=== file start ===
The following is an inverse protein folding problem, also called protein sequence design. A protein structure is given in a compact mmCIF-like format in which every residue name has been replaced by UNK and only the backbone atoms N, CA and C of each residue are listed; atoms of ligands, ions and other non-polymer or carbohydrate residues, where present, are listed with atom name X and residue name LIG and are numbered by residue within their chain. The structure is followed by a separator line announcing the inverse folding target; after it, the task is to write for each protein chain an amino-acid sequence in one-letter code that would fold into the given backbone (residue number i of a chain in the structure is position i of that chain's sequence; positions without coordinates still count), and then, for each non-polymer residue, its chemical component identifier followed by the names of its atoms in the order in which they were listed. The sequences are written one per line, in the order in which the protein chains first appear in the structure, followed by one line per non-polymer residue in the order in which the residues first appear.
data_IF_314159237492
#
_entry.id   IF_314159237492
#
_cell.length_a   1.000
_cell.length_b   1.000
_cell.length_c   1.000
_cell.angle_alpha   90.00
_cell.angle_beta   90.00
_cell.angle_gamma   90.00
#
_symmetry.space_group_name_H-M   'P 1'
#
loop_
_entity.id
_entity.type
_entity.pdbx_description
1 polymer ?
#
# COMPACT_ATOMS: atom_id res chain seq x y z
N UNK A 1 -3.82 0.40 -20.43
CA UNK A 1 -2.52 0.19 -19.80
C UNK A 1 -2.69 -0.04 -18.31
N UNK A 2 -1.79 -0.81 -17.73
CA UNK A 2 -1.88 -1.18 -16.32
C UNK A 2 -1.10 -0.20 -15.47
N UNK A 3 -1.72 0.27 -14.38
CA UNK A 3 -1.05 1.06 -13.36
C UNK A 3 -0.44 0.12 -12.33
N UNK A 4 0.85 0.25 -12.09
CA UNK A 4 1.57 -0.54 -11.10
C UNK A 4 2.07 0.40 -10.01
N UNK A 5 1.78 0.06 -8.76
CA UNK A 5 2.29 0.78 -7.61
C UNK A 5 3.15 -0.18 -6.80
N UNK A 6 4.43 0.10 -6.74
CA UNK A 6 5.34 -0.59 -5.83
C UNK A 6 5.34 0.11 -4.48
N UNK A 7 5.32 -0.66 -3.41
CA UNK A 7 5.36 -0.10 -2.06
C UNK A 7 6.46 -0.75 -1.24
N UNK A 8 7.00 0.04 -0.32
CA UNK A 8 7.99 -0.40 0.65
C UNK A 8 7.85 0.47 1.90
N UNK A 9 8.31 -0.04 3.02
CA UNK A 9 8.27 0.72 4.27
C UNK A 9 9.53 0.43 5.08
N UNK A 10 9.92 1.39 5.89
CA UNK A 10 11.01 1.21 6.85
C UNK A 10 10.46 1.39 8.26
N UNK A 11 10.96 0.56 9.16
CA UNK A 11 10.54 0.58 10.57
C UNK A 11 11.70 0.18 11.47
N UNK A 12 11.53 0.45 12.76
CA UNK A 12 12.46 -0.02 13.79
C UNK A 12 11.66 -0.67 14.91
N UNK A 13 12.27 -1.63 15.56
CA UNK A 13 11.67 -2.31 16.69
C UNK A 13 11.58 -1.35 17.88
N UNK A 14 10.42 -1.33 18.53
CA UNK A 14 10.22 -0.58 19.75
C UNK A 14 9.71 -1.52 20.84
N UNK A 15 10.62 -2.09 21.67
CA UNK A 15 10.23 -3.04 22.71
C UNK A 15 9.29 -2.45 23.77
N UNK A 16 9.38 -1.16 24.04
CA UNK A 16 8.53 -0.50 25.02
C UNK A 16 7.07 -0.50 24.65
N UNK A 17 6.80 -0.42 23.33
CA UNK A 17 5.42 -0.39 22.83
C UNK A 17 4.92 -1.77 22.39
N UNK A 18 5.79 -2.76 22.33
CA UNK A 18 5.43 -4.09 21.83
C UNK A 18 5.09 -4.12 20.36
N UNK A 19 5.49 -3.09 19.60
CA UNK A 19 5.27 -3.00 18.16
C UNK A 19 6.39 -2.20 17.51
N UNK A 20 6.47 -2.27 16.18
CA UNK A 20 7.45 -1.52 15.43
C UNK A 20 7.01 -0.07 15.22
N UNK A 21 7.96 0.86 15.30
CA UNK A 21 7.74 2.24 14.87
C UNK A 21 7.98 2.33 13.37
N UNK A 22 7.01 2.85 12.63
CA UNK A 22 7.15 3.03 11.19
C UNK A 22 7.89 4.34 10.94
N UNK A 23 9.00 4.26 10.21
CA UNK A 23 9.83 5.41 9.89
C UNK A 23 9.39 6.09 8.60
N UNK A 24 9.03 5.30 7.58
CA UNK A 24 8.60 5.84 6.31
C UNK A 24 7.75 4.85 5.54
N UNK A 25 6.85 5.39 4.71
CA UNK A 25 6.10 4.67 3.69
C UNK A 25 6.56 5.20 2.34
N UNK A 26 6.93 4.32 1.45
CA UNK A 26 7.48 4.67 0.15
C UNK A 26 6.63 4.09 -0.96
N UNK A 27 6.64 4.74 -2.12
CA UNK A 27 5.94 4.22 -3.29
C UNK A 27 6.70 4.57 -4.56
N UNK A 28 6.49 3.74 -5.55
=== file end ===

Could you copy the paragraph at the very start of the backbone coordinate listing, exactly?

The following is an inverse protein folding problem, also called protein sequence design. A protein structure is given in a compact mmCIF-like format in which every residue name has been replaced by UNK and only the backbone atoms N, CA and C of each residue are listed; atoms of ligands, ions and other non-polymer or carbohydrate residues, where present, are listed with atom name X and residue name LIG and are numbered by residue within their chain. The structure is followed by a separator line announcing the inverse folding target; after it, the task is to write for each protein chain an amino-acid sequence in one-letter code that would fold into the given backbone (residue number i of a chain in the structure is position i of that chain's sequence; positions without coordinates still count), and then, for each non-polymer residue, its chemical component identifier followed by the names of its atoms in the order in which they were listed. The sequences are written one per line, in the order in which the protein chains first appear in the structure, followed by one line per non-polymer residue in the order in which the residues first appear.